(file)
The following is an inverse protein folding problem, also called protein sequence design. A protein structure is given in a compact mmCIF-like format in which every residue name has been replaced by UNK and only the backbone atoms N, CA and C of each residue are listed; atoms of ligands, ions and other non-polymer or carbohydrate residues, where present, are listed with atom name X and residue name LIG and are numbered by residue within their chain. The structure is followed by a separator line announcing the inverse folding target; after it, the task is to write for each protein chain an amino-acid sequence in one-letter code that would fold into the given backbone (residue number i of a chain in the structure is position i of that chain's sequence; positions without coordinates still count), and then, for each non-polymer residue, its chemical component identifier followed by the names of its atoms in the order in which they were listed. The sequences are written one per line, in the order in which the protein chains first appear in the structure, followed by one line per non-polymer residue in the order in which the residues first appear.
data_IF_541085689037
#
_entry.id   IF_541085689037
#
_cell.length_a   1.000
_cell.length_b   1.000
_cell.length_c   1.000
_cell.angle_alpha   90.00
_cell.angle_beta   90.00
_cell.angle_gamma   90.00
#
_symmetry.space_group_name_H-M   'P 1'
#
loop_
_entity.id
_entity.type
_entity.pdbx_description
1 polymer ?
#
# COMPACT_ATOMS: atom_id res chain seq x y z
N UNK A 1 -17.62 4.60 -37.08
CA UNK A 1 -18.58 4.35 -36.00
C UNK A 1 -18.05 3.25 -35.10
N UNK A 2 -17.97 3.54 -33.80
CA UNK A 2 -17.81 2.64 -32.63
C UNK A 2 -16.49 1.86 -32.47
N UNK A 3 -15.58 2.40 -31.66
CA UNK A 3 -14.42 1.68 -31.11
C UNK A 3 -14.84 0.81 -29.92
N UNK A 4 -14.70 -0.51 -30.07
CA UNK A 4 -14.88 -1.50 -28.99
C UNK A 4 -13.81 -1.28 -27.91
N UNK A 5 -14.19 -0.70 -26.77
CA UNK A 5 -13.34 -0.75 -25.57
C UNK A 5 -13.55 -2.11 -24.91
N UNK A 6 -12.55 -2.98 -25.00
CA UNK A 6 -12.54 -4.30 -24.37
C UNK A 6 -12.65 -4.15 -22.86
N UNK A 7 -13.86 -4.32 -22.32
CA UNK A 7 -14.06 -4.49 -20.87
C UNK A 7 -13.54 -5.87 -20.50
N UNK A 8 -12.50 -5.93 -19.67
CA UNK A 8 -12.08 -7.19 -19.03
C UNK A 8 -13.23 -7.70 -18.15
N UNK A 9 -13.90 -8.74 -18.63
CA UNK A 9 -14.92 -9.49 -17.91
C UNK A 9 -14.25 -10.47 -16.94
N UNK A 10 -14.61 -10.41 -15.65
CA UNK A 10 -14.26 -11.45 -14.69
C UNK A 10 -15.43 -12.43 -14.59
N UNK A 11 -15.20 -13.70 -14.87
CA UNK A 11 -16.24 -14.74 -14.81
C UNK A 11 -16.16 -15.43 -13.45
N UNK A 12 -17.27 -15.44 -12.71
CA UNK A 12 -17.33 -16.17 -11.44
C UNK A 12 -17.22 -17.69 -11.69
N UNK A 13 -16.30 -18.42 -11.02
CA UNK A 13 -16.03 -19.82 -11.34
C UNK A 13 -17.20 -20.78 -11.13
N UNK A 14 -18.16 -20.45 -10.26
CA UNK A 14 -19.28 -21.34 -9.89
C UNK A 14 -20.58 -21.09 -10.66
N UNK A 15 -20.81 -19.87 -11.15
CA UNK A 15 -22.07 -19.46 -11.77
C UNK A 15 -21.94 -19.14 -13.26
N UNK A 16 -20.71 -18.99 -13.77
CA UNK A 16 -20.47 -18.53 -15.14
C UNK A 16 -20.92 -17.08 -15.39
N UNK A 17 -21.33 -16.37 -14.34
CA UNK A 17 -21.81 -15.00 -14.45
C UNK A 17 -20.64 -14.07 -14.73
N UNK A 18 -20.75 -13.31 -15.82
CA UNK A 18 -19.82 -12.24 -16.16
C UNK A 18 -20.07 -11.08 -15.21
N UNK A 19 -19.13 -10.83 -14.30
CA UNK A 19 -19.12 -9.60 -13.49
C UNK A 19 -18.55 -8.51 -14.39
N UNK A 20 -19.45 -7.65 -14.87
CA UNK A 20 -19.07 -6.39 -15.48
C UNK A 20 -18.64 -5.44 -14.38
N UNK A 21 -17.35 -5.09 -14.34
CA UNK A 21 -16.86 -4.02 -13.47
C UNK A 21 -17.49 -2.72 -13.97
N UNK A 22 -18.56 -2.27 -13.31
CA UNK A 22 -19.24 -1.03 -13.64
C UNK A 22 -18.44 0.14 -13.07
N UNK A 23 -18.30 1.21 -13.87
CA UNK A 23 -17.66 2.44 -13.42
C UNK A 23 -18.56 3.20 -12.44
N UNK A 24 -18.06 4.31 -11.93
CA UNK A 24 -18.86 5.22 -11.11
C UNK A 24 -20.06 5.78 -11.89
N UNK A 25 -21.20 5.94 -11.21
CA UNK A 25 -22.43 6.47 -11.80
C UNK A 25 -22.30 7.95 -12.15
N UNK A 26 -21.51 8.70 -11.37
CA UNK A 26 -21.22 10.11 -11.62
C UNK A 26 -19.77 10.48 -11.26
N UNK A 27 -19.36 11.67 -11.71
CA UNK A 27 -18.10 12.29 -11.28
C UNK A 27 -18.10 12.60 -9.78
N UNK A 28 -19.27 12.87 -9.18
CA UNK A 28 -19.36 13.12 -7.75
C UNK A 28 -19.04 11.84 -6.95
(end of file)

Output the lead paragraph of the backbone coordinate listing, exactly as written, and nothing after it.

The following is an inverse protein folding problem, also called protein sequence design. A protein structure is given in a compact mmCIF-like format in which every residue name has been replaced by UNK and only the backbone atoms N, CA and C of each residue are listed; atoms of ligands, ions and other non-polymer or carbohydrate residues, where present, are listed with atom name X and residue name LIG and are numbered by residue within their chain. The structure is followed by a separator line announcing the inverse folding target; after it, the task is to write for each protein chain an amino-acid sequence in one-letter code that would fold into the given backbone (residue number i of a chain in the structure is position i of that chain's sequence; positions without coordinates still count), and then, for each non-polymer residue, its chemical component identifier followed by the names of its atoms in the order in which they were listed. The sequences are written one per line, in the order in which the protein chains first appear in the structure, followed by one line per non-polymer residue in the order in which the residues first appear.